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Re: Bug#239952: kernel-source-2.6.4: qla2xxx contains non-free fi rmware

Matthew Garrett wrote:

Humberto Massa wrote:

?! That's the part I have difficulty understanding. As I have
said here before, there is no mistake in things unsaid... the
code is there, the copyright in in the top of the file, the
license is there *saying* to you it's GPL licensed, the origin of
the blob is nowhere in sight. _The only possible conclusion_ is
that it's the pf4m (=preferred form for modification). If asked
and not responded, _the only possible conclusion_ is that it's
the pf4m. It's only the opposite if the copyright holder (Qlogic,
IBM, whoever) says "no, we have a XX assembly file around here,
but we won't show you." /Then/ it's undistributable. Until then,
if it's in a file, with valid copyright assignment and license,
we _must_ assume it's the pf4m IMHO.

The copyright holder is perfectly free to put a GPL header on code
that can't be distributed under the terms of the GPL, and can then
give that code to somebody else.
Look down below for the net result of this.

But more seriously, if I included a bunch of x86 binary code in a C
 source file with a GPL header, would you automatically assume that
that was the preferred form of modification? Even if there was 300K
of it? Companies like Intel do not operate in a way that would
allow them to produce a piece of code that could only be maintained
by one person. Suggesting that the firmware was written by one
person with an intimate knowledge of the hardware and that if he
was hit by a bus Intel would have to start over is, frankly,

Ok, I confess... I was forcing my hand (partially) :-)

Serious, Intel and IBM, I concur with you (ain't gonna happen), /but/ other hw manufacturers, I don't know... and... neither do you.

The net result of tacking a GPL-license-header in a doubious source file (as in we don't know and prefer to believe is not a source file or a pf4m of the file) is, for example:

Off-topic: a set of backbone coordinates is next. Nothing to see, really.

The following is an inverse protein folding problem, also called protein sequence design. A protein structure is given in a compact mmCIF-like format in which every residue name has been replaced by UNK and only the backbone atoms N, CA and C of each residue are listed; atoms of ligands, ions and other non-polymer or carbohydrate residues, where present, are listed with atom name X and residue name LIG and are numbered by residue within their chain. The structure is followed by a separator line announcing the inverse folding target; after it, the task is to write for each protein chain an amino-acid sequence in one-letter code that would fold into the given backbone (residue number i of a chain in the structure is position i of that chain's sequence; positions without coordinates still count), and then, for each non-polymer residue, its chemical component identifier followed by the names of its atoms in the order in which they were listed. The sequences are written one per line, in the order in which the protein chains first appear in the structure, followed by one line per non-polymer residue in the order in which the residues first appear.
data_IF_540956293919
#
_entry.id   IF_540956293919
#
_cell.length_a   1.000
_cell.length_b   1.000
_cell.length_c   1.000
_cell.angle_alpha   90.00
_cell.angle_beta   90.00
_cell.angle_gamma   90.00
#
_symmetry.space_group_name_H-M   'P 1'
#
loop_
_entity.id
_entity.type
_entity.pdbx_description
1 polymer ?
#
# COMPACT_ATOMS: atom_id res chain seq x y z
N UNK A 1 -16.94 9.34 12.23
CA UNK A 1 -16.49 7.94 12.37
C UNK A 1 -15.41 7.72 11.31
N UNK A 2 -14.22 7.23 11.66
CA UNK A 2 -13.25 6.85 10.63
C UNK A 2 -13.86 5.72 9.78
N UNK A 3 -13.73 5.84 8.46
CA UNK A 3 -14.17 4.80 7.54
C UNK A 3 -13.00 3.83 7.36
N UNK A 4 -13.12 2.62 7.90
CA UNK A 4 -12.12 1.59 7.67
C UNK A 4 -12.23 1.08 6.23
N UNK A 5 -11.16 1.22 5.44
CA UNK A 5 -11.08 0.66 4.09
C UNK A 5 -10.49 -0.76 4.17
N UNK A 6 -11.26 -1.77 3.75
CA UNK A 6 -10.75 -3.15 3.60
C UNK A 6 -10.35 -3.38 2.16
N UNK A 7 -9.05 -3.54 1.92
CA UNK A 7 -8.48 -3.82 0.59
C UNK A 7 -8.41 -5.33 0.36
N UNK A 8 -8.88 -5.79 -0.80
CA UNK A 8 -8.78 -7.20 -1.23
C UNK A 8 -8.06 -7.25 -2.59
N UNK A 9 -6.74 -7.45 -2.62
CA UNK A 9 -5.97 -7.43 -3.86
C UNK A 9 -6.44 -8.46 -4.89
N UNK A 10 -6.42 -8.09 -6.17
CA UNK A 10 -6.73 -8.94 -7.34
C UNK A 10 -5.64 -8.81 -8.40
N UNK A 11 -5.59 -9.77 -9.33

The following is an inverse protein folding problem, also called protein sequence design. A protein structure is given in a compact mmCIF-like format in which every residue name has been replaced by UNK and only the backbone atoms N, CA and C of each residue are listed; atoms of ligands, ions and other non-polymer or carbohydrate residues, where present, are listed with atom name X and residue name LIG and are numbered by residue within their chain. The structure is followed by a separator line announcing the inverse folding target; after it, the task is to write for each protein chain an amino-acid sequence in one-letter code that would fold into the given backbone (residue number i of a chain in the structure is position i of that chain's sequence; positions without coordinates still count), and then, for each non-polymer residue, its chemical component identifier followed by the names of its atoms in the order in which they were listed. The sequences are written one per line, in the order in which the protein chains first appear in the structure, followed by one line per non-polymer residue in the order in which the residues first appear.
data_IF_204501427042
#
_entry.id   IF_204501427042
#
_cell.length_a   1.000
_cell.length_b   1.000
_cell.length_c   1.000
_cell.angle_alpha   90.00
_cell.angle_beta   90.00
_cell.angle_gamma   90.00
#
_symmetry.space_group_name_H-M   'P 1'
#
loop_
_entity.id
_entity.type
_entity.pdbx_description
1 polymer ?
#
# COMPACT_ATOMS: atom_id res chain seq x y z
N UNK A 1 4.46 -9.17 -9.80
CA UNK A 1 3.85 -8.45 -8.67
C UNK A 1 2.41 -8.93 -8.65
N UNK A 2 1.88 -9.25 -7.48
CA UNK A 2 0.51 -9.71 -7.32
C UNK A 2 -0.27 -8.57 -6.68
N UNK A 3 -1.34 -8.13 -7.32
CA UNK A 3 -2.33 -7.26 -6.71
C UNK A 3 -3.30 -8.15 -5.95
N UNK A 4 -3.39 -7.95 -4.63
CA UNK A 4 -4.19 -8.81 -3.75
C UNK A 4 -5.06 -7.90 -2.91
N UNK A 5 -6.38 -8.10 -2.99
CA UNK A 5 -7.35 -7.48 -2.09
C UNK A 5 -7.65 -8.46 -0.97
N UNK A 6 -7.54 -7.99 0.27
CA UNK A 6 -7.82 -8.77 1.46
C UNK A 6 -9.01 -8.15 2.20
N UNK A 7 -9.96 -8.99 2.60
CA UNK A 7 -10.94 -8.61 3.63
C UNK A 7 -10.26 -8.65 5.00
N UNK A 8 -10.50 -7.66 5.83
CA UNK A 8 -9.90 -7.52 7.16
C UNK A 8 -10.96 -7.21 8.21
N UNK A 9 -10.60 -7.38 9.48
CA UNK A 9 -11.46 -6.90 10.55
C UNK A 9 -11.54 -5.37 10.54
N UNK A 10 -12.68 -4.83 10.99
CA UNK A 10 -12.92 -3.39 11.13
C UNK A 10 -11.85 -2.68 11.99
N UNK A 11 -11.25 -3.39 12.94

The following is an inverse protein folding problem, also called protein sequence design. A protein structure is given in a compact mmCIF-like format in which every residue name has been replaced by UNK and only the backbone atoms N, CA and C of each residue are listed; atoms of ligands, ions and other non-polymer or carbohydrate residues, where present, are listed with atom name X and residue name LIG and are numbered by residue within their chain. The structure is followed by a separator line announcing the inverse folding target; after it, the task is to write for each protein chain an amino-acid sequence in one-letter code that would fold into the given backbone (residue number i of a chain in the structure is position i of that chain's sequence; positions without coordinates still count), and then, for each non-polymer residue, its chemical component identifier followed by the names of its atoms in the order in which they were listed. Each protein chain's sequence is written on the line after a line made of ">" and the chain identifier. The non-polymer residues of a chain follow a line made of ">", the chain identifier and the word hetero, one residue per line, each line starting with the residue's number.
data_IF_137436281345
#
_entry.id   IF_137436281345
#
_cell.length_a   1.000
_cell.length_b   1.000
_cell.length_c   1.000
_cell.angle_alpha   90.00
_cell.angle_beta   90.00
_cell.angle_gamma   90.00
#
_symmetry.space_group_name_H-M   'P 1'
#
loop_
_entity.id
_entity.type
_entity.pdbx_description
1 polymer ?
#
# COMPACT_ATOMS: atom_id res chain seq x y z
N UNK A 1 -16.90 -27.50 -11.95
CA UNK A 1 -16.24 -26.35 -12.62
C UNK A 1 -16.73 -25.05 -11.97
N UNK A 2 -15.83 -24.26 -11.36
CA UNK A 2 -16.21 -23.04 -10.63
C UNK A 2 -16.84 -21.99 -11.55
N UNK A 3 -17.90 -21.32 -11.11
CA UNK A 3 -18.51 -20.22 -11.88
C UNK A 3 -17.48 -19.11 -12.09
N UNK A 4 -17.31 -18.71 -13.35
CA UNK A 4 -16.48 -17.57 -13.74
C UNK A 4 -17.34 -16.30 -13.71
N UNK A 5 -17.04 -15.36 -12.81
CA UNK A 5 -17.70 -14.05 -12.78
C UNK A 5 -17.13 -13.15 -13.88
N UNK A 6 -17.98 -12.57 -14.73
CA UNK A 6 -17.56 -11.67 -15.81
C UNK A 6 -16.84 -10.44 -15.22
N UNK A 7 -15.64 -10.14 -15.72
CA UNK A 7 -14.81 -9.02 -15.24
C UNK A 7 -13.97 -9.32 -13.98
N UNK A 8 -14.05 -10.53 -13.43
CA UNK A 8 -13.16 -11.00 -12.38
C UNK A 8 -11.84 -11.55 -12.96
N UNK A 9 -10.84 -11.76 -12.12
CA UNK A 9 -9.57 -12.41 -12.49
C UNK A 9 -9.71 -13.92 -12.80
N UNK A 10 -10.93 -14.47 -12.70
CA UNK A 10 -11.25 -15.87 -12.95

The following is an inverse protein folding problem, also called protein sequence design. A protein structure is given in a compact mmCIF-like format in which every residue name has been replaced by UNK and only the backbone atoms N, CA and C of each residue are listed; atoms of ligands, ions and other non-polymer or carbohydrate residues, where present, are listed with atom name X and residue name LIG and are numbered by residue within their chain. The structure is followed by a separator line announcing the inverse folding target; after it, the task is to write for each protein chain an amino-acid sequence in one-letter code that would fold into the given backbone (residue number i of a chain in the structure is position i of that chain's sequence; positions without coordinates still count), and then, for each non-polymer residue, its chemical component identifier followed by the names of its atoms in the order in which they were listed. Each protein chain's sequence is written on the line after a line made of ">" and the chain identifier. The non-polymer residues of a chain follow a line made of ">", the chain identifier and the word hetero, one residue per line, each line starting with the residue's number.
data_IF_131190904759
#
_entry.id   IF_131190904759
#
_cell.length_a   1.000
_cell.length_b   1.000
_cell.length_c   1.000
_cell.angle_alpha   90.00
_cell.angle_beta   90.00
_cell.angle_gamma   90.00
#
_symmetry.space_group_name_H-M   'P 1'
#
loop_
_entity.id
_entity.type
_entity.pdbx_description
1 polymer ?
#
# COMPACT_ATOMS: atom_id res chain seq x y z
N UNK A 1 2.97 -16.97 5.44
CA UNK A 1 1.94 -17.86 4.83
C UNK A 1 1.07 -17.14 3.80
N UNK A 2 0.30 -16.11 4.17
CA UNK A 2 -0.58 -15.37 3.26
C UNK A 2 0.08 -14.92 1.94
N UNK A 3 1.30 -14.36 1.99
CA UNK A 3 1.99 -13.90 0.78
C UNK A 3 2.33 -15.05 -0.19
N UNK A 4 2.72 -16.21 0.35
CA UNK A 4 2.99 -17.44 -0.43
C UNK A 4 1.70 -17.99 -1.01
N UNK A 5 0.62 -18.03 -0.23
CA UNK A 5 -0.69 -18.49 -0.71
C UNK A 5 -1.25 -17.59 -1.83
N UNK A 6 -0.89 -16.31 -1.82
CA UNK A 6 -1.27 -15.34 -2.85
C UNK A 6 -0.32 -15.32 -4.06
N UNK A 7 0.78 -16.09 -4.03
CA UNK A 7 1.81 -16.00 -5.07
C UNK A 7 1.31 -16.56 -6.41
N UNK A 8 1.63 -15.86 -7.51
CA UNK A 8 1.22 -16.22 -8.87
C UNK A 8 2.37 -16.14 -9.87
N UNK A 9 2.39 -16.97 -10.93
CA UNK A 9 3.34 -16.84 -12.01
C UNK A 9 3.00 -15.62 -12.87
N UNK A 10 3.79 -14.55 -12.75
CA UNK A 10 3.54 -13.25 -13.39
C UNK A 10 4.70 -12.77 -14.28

* Massa (me) gets a file (C) IBM, with a big (20k?) blob in {0x0...} format, and little more, and a GPL-license-header. * hmmm... this means I am licensed (and entitled, as in now I have the right) to do the things the GPL licenses me to do. So I can redistribute it. * yes (at least in /my/ jurisdiction -- not in the sense I own it, but in the sense I am /inside/ it)... They put the GPL-header there, they are saying: "read this, you have this rights where this rights is the _reasonable_ and _possible_ interpretation of this" * ok, at this point I don't want to mess with it, just redistribute. I am in the safe side of the law assuming the GPL header applies to everything in there *and* assuming the blob in 0x0 format is the pf4m, because, as far as I know, it's the only form for modification (so it must be the preferred one) * if I have doubts, I will ask IBM, I send a mail to person_x@ibm.com and ask "is this really, really GPL? is this the pf4m?". * a month and a year passes, nobody answers. what do I know? it's the pf4m. period. the genius guys at IBM know how to use and change it in hex. nothing else. * I can assume differently _if and only if_ person_x@ibm.com sends me a mail "sorry, here is the EULA for the blob: you cannot modify, see, peek on it with a ten-foot pole". * In this last case, it's non-free. Else, it's still free. Sucks, but it's free. * I will give another example. So IBM sez: it's GPL, ok, here is the source code:

mov x3, 42
jmp 34
flags 39
mov x2, x3
wait 3
repeat move inc x1, x3

* ooh, nice. wtf? suppose, even, the asm code below is correlated to the hex codes. Is it more free? * If I dont' know what the registers are for, what regions of memory do what, does it make *any* difference at all? Is it any more of "Preferred Form 4 Modification"??? * IBM can say: o, yes, for thirty million dollars, cash, we can sell you the complete specs to the gadget.

What now?


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